From a photograph by Solomon D. Butcher of four daughters of rancher Joseph M. Chrisman, at their sod house in Custer County, Nebraska. From left to right, Harriet, Elizabeth, Lucie, and Ruth. Photographed in 1886.

Tuesday, March 17, 2009

IOOF Building in Hopkinsville, KY

Built on a historic site






The IOOF Building, pictured above, is located on the northeast corner of 9th and Virginia Streets, in the historic business district of Hopkinsville, KY.

The dates at the building's crest are the year (1842) that a Odd Fellows lodge was organized in Hopkinsville  and the year (1902) that the building was constructed.  "IOOF" stands for "Independent Order of Odd Fellows" and "FLT" stands for "Friendship, Love, and Truth".

In 1930, Charles M. Meachem mentioned the Odd Fellows Building in his History of Christian County. Following a long list of the names of several generations of Odd Fellows, he recorded these details about the site and building:

These last [persons] named were in charge when the lodge took its great and wise step, and erected its own building, that soon enhanced in value, paid for itself in rentals, and has made the lodge the wealthiest lodge of the order in Kentucky. This step was taken in 1902, and the present three-story block was erected on the corner of Ninth and Virginia Streets, upon the exact site where the cabin home of Bartholomew T. Wood, the original settler of Hopkinsville, stood in the woods, and from the door of which the pioneer and his wife used to shoot the deer that came to drink from the Rock Spring in front of the cabin.

This three-story brick and stone building, on this historic spot, is handsome and commodious. The two first floors are rented. The third floor contains the lodge room, forty by sixty feet, which is not only used by the Odd Fellows but by other lodges, all of which are provided with separate property rooms.  (Source)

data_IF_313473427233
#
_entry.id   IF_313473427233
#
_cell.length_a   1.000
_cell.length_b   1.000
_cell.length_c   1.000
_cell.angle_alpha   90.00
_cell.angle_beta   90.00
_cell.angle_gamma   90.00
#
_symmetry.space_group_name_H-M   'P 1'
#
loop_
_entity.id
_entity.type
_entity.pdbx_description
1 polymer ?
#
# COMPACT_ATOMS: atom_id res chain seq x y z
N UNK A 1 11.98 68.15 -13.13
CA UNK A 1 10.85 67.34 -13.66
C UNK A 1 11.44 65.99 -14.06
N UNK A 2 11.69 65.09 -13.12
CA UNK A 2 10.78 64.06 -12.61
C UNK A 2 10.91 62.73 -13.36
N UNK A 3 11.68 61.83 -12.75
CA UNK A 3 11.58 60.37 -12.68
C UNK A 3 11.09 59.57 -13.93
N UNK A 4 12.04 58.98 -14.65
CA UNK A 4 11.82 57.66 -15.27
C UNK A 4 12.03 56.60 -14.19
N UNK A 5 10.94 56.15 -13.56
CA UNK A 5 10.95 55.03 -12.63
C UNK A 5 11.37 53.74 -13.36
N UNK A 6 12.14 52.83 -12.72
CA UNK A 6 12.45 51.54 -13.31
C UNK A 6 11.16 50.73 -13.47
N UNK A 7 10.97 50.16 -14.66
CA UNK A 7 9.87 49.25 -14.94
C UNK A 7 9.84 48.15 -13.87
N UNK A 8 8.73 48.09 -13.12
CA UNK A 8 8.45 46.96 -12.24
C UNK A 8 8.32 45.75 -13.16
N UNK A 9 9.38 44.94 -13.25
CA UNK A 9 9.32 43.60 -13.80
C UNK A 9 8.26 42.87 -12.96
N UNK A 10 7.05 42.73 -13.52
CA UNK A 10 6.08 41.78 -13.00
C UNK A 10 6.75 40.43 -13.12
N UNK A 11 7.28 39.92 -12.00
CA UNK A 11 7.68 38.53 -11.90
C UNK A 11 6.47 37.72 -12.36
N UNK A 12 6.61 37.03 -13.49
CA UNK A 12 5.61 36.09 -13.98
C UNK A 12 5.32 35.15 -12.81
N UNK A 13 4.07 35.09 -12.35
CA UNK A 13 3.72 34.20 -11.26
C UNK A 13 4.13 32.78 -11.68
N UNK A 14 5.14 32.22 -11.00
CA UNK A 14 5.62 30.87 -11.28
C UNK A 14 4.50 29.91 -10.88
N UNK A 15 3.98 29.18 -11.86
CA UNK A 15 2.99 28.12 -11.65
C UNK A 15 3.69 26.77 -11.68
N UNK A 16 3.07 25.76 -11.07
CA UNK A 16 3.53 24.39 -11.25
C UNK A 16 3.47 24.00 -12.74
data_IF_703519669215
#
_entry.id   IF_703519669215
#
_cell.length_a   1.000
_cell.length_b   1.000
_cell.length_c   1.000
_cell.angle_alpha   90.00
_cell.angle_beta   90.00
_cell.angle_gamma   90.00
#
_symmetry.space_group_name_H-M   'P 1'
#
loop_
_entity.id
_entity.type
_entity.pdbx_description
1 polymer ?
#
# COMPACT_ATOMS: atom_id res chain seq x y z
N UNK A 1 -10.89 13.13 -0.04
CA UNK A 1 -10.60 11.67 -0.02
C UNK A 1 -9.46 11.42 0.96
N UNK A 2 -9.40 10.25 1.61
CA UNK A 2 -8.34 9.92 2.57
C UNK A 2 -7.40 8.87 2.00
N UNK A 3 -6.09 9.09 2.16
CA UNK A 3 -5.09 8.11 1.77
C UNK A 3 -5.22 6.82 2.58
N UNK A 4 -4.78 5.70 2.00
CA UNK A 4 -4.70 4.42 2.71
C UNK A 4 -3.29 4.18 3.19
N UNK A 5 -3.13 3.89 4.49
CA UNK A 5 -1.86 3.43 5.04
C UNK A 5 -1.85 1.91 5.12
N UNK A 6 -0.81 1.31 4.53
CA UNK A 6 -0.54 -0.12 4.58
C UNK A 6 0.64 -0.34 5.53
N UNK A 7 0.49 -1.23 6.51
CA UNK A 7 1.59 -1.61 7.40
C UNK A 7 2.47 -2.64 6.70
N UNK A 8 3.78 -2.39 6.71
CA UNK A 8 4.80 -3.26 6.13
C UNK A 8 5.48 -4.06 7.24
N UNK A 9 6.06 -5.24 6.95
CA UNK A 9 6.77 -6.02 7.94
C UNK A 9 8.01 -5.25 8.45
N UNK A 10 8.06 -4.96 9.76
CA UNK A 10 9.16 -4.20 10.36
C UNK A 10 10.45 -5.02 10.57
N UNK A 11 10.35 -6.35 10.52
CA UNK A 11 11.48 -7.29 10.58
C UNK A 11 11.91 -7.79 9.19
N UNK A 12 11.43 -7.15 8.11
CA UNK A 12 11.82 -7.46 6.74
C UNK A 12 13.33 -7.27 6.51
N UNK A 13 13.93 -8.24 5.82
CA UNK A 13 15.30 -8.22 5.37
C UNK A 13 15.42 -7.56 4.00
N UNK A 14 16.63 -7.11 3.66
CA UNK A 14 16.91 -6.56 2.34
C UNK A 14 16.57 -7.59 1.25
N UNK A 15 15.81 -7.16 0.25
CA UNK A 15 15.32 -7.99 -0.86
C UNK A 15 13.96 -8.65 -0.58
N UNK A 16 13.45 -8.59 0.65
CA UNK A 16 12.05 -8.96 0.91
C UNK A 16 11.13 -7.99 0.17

The building was falling into disrepair when the city of Hopkinsville took ownership and renovated it several years ago. It now provides office space for a financial advisor and a home health service on the first floor. The second floor has three apartments and another office.

My visit to the IOOF Building

This morning I went with a friend of Keely's to see a two bedroom apartment in the Odd Fellows Building. (Full disclosure: I asked to go along so I could see some of the building's interior.) We met our guide and entered the big front door on 9th Street (photo above). I think the ground floor of the building has 16-foot ceilings.

A long, wide staircase leads to the second floor -- about 25 steps. The second floor has 12-foot ceilings. (These are my estimates of the ceiling heights, not official data.) The man showing us the apartment said that the third floor is still a large open room, just as it has always been. I don't know if it has been renovated.

Our guide unlocked the door to the apartment. We stepped into a hallway that led to a small kitchen/living area at one end of the apartment. On the other end of the hallway, doors opened to the two bedrooms and the bath.

Each room (except the bath) has large windows that look out onto the rooftops of Hopkinsville's downtown.  I noticed the pigeons perched on chimneys across the street. In the photo at left, taken from Virginia Street, the three second-floor windows on the left side are in the apartment we visited.

The apartment was pleasantly clean and light. A laundry room is located at the rear of the building and a reserved parking space is provided. Keely's friend liked the apartment, and is hoping to rent it. I'd like to see the upper floors of more old buildings in Hopkinsville repurposed like this.

2 comments:

Mark said...

It looks like the ground floor facade was saved. My home town of Rome, Georgia, has many buildings of this vintage on Broad Street, but sometime in the '50s or '60s the building owners decided to modernize. As a result, most of the street-level facades were replaced with sheet metal or some other "modern" material. The original brick, stone, cast iron and glass were removed or covered. As a result, the historical integrity was destroyed, along with much of the esthetic appeal. It's a real loss.

Genevieve said...

About a decade ago in Hopkinsville, a law firm bought one of the old bank buildings downtown and restored it. When they tore off the 1960s facade that covered the entire front of the building, the original was still in very good condition behind it. That was great! But as you describe in Rome, we have other old buildings with ugly, deteriorating, inappropriate first-floor facades that were added.

I saw a curious example of this sort of thing, where the first floor facade was apparently modernized during the 1930s. I'll post it.

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